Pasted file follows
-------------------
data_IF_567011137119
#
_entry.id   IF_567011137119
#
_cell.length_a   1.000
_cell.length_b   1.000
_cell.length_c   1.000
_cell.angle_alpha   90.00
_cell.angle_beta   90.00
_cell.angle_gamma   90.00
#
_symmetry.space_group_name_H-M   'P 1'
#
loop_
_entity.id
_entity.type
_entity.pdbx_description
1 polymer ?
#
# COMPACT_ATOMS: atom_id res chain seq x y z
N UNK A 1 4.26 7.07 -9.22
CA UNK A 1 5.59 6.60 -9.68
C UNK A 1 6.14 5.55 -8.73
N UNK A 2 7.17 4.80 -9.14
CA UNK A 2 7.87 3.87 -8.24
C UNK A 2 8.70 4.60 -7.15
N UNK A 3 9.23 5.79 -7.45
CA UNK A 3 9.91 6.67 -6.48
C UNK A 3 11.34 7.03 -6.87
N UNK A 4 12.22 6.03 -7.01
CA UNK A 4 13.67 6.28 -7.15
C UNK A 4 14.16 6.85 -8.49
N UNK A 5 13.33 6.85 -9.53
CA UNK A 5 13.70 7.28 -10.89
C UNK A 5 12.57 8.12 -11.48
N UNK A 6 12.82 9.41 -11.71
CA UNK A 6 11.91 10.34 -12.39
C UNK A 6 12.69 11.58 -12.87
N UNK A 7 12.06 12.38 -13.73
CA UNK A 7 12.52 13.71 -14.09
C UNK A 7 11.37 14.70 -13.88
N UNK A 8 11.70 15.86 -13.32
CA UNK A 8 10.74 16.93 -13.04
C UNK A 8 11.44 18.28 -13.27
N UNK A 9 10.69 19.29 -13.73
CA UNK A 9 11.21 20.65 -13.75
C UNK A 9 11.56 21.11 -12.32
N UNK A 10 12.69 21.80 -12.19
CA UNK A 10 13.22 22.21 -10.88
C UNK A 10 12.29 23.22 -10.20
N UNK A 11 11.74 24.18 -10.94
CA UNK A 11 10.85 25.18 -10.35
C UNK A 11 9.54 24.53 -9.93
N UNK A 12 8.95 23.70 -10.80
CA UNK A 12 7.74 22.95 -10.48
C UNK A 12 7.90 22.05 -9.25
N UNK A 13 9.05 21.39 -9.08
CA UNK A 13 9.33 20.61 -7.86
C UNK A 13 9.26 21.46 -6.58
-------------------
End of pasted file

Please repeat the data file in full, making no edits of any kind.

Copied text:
data_IF_567011137119
#
_entry.id   IF_567011137119
#
_cell.length_a   1.000
_cell.length_b   1.000
_cell.length_c   1.000
_cell.angle_alpha   90.00
_cell.angle_beta   90.00
_cell.angle_gamma   90.00
#
_symmetry.space_group_name_H-M   'P 1'
#
loop_
_entity.id
_entity.type
_entity.pdbx_description
1 polymer ?
#
# COMPACT_ATOMS: atom_id res chain seq x y z
N UNK A 1 4.26 7.07 -9.22
CA UNK A 1 5.59 6.60 -9.68
C UNK A 1 6.14 5.55 -8.73
N UNK A 2 7.17 4.80 -9.14
CA UNK A 2 7.87 3.87 -8.24
C UNK A 2 8.70 4.60 -7.15
N UNK A 3 9.23 5.79 -7.45
CA UNK A 3 9.91 6.67 -6.48
C UNK A 3 11.34 7.03 -6.87
N UNK A 4 12.22 6.03 -7.01
CA UNK A 4 13.67 6.28 -7.15
C UNK A 4 14.16 6.85 -8.49
N UNK A 5 13.33 6.85 -9.53
CA UNK A 5 13.70 7.28 -10.89
C UNK A 5 12.57 8.12 -11.48
N UNK A 6 12.82 9.41 -11.71
CA UNK A 6 11.91 10.34 -12.39
C UNK A 6 12.69 11.58 -12.87
N UNK A 7 12.06 12.38 -13.73
CA UNK A 7 12.52 13.71 -14.09
C UNK A 7 11.37 14.70 -13.88
N UNK A 8 11.70 15.86 -13.32
CA UNK A 8 10.74 16.93 -13.04
C UNK A 8 11.44 18.28 -13.27
N UNK A 9 10.69 19.29 -13.73
CA UNK A 9 11.21 20.65 -13.75
C UNK A 9 11.56 21.11 -12.32
N UNK A 10 12.69 21.80 -12.19
CA UNK A 10 13.22 22.21 -10.88
C UNK A 10 12.29 23.22 -10.20
N UNK A 11 11.74 24.18 -10.94
CA UNK A 11 10.85 25.18 -10.35
C UNK A 11 9.54 24.53 -9.93
N UNK A 12 8.95 23.70 -10.80
CA UNK A 12 7.74 22.95 -10.48
C UNK A 12 7.90 22.05 -9.25
N UNK A 13 9.05 21.39 -9.08
CA UNK A 13 9.33 20.61 -7.86
C UNK A 13 9.26 21.46 -6.58